But if the Congress is indeed not taking any interest in the Gujarat polls, it is because of the fact that it does not really have the firepower to disrupt Modi's momentum. The Congress, as like in many other states in the country, has underwent a decline in Gujarat too. From the days of the KHAM politics and the subsequent rise of Hindutva politics, the Congress has only weakened over the years to pave way for the BJP. The latter was, too, on shaky grounds during its initial years but since 2001, when Narendra Modi took over as the CM, the entire script of Gujarat politics has been rewritten.

The Congress, during this time, failed to nurture a local leadership in the state. People like Shankarsinh Vaghela, Bharatsinh Solanki, Siddharth Patel, Shaktisinh Gohil and Arjun Modhwadia have assumed leadership of the state BJP but none got the scope to rebuild an organisation in ruin.

That the situation is out of control is proved by the dissenters' scuffle for tickets in the state party headquarters as well as the resignation of senior leader and former Deputy Chief Minister Narhari Amin from the party just ahead of the assembly polls.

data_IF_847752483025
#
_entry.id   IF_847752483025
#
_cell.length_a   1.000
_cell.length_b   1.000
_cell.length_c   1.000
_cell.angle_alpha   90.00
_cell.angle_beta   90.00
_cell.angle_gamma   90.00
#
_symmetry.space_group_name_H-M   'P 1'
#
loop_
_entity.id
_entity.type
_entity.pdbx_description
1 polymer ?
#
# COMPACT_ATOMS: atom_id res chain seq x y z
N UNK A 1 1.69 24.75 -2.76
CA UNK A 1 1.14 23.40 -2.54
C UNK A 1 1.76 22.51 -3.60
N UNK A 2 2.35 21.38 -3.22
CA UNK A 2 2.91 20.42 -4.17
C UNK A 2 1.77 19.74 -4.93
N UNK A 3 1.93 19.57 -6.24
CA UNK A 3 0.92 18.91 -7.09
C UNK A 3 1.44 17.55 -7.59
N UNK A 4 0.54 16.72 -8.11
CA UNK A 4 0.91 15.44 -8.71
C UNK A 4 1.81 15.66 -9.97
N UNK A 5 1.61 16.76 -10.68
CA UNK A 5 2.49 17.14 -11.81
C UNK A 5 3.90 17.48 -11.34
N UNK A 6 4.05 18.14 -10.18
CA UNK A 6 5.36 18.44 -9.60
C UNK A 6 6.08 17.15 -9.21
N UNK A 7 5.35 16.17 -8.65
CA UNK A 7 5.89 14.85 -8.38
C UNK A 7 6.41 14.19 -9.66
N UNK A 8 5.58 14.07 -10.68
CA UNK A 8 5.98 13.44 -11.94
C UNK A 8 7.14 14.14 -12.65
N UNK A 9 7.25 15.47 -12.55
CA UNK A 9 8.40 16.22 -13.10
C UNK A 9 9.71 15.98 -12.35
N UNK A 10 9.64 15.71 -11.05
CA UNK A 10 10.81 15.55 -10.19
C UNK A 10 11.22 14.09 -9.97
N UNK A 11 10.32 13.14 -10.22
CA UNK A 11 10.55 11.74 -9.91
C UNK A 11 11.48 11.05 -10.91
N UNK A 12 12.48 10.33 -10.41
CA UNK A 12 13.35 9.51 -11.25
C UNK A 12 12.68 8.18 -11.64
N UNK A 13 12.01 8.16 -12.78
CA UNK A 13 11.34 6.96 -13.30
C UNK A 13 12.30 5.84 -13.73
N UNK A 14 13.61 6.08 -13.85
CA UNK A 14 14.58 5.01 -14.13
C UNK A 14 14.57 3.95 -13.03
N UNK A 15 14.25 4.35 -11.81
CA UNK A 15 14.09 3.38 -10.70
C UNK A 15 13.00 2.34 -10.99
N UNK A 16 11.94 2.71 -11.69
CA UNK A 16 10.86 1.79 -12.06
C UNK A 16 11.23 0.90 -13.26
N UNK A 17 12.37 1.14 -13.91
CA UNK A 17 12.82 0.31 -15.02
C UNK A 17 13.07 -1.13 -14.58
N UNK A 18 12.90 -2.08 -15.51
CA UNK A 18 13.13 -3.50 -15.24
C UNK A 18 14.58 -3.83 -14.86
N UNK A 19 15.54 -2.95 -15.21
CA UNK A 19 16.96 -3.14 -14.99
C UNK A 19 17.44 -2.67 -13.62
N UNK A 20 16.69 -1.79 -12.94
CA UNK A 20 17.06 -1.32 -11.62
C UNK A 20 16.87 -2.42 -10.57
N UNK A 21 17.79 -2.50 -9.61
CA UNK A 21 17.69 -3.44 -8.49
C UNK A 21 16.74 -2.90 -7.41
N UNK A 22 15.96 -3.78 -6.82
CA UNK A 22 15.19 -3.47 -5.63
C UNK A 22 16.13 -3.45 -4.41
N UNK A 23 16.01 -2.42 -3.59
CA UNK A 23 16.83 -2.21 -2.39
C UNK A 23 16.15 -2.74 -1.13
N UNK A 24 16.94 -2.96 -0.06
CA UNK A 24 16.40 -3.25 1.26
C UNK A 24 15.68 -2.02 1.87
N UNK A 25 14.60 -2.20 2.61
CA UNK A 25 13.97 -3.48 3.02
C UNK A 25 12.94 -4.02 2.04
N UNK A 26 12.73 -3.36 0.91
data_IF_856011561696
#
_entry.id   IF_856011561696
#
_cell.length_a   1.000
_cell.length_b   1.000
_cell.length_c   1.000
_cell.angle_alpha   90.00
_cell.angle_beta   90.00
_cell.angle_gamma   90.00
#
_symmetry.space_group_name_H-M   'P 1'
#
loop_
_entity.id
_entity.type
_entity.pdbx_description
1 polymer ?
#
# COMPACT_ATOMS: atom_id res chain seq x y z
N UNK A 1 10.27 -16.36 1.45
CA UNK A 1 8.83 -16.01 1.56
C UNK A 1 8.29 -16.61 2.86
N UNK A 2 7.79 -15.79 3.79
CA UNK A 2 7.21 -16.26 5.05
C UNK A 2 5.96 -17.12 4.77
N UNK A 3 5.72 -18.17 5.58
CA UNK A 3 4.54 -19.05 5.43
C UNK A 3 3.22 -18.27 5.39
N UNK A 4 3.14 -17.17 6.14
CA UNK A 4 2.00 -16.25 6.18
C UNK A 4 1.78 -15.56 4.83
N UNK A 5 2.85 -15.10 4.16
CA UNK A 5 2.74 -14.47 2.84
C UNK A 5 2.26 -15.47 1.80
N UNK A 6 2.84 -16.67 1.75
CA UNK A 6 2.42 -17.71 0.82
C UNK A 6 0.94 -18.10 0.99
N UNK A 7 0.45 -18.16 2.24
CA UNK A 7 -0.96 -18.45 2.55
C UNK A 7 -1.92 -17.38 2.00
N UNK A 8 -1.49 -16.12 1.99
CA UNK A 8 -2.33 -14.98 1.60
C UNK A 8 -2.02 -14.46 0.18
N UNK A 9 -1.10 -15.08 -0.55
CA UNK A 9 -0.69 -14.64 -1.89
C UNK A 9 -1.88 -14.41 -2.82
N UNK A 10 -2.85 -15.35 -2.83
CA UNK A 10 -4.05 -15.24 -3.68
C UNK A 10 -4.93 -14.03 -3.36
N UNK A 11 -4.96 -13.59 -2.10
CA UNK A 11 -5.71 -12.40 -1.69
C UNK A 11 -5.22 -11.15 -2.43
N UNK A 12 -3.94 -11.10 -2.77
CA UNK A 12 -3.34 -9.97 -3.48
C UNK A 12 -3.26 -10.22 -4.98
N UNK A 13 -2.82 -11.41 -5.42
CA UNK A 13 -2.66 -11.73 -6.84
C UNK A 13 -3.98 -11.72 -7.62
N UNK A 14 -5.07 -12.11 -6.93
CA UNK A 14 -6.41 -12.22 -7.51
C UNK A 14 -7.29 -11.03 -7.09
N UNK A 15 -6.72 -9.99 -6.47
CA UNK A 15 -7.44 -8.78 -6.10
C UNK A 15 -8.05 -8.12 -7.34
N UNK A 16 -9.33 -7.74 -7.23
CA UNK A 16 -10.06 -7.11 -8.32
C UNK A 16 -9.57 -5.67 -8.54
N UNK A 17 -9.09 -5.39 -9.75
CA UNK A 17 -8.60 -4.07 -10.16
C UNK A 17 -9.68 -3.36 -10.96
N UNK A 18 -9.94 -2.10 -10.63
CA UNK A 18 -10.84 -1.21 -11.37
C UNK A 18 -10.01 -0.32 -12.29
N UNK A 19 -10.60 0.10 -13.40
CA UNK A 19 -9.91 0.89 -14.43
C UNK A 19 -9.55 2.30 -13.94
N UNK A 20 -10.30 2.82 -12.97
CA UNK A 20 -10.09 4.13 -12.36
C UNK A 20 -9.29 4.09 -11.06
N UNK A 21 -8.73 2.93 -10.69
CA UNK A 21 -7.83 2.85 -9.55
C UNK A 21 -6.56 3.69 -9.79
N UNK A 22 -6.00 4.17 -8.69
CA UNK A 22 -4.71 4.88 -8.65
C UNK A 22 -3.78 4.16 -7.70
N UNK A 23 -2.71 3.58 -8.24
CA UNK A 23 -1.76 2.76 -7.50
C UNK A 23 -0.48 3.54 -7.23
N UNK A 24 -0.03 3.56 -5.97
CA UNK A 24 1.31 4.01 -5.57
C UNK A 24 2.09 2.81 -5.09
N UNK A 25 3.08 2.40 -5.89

Amin, who was denied a party ticket on the grounds that he had lost two successive assembly elections, even commented that the Congress had no chance of stopping Modi from making a hat-trick. A senior leader like Ahmed Patel could have led the Gujarat Congress well but he is a man more closer to the power circles in Delhi and has little contact with the changed realities in his home state.

That the Congress fielded Shweta Bhatt against Narendra Modi and the chief minister of Delhi, Sheila Dixit, unveiled the party's poll manifesto reassert the grim fact: The party, which has given a chief minister like Madhavsinh Solanki to Gujarat, lacks a minimum strength of leadership.

You keep Gujarat, we take rest?

The Congress strangely abstains from targetting Narendra Modi, another factor that might suggest that the party might have surrendered to its fate. It is a practice in our politics to attack the rival leader to get an upper hand. The Congress leaves no stone unturned when it comes to flaying BJP party chief Nitin Gadkari, for example, but when it comes to Modi, there is hardly any word spoken against him. And that too, irrespective of the fact that the Gujarat CM never lets go an opportunity to slam the Gandhis and the Congress leadership left, right and centre.